dna sequence


JANUARY 6, 2014

The twenty-mile drive from Hong Kong International Airport to the center of Shenzhen, in southern China, can take hours. There is customs to negotiate and a border to cross, but they aren’t the problem; the problem is the furious pace of commerce between the former British colony and one of the fastest-growing cities in the world. Trucks, cars, vans, and buses cram the roadways, ferrying laborers of all kinds at all times. Until the nineteen-eighties, when Deng Xiaoping designated the area as China’s first special economic zone, Shenzhen had been a tiny fishing village. Suddenly, eleven million people appeared, seemingly out of nowhere; factories sprang up, often housed in hastily constructed tower blocks.

Thirty years ago, there were a few guesthouses and little else. Today, a visitor can stay at the Four Seasons or the Ritz, shop for ten-thousand-dollar handbags at Hermès, and move around town in a chauffeured Bentley. Yet Shenzhen has remained a factory town. At various times, the city has served as China’s Detroit, its garment district, and its Silicon Valley. Now, as the world’s scientists focus with increasing intensity on transforming the genetic codes of every living creature into information that can be used to treat and ultimately prevent disease, Shenzhen is home to a different kind of factory: B.G.I., formerly called Beijing Genomics Institute, the world’s largest genetic-research center. With a hundred and seventy-eight machines to sequence the precise order of the billions of chemicals within a molecule of DNA, B.G.I. produces at least a quarter of the world’s genomic data—more than Harvard University, the National Institutes of Health, or any other scientific institution.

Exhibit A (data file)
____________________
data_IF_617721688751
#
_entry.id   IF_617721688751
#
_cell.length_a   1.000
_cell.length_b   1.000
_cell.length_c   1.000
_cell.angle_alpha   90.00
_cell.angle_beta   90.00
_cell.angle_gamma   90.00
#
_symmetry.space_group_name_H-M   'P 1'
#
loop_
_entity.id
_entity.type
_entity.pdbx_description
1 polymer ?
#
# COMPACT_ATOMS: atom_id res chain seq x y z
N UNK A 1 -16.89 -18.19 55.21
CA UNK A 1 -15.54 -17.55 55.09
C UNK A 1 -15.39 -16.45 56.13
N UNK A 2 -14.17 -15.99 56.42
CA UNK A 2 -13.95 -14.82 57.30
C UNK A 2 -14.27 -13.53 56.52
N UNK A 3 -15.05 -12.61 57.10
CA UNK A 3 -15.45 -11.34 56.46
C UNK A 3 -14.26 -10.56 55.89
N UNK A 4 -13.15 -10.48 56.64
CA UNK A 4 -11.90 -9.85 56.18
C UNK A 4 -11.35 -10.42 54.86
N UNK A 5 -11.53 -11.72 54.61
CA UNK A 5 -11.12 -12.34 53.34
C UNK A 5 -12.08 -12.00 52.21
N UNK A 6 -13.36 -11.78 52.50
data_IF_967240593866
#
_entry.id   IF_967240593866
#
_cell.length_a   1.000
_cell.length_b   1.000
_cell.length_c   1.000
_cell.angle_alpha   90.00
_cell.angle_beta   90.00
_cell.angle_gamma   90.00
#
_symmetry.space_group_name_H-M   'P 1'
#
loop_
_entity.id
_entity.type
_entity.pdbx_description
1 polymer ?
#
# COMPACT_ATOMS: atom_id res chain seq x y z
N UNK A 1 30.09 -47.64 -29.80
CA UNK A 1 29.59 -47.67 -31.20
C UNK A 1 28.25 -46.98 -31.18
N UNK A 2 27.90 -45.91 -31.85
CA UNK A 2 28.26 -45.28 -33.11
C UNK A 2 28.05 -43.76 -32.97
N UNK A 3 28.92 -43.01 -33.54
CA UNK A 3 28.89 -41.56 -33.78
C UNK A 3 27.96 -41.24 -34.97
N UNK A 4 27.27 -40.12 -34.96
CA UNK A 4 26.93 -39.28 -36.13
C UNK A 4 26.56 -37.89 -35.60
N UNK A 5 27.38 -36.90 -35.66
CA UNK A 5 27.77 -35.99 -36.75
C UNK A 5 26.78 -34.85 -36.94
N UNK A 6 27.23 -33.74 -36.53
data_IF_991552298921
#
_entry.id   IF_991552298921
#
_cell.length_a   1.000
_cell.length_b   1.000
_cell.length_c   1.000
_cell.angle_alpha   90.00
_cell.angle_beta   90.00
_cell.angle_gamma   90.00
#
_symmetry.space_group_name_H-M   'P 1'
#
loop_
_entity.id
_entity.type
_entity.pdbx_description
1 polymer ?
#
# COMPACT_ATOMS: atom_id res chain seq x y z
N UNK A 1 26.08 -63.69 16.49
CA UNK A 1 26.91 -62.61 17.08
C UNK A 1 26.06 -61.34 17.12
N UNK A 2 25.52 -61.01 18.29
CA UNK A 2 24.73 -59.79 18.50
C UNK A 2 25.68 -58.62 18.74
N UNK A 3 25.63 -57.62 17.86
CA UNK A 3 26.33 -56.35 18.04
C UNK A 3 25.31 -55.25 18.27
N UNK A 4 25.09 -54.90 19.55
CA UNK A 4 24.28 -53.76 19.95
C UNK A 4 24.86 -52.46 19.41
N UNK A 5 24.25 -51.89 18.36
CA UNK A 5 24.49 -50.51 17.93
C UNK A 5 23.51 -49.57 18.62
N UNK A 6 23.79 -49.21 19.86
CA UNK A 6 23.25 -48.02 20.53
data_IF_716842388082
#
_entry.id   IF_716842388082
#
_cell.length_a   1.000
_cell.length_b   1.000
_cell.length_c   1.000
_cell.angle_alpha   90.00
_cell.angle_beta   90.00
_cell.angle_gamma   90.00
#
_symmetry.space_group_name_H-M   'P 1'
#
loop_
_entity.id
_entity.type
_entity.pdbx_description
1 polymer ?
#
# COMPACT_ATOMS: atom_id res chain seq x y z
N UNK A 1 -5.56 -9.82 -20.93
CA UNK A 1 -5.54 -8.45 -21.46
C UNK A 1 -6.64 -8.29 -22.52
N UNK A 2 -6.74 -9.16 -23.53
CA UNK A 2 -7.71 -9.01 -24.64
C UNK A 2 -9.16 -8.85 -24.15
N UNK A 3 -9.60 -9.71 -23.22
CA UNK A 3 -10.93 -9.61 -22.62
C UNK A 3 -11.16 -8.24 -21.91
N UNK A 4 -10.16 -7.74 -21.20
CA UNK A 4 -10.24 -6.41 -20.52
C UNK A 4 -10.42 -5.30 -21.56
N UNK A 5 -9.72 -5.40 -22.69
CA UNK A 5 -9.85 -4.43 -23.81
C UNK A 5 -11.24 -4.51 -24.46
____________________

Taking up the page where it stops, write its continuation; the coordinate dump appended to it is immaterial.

Much of modern molecular biology and microbiology has been based on the effort to decipher the basic code of life, which is made up of four nucleotides: adenine, thymine, cytosine, and guanine. Specific strings of those molecules—there are three billion pairs in the human genome—are arranged together to make genes; genes, in turn, produce the proteins that we need to survive. Since 1995, when Craig Venter sequenced the first bacterium, biologists have been on a crusade to catalogue the DNA of nearly every species on earth. No group has been more aggressive in its attempt to produce those maps than B.G.I.: the company has already processed the genomes of fifty-seven thousand people. B.G.I. also has sequenced many strains of rice, the cucumber, the chickpea, the giant panda, the Arabian camel, the yak, a chicken, and forty types of silkworm. None of those endeavors are quite as odd as they may seem. Genomic research has shown that the human activity responsible for climate change has also caused a serious decline in the panda population. Silkworms have played a central role in the Chinese economy for thousands of years. B.G.I. has also sequenced the Tibetan antelope, the coronavirus responsible for sars, and the DNA of a four-thousand-year-old man, known as Inuk, obtained from a tuft of his hair that was discovered in Greenland’s permafrost. . . .




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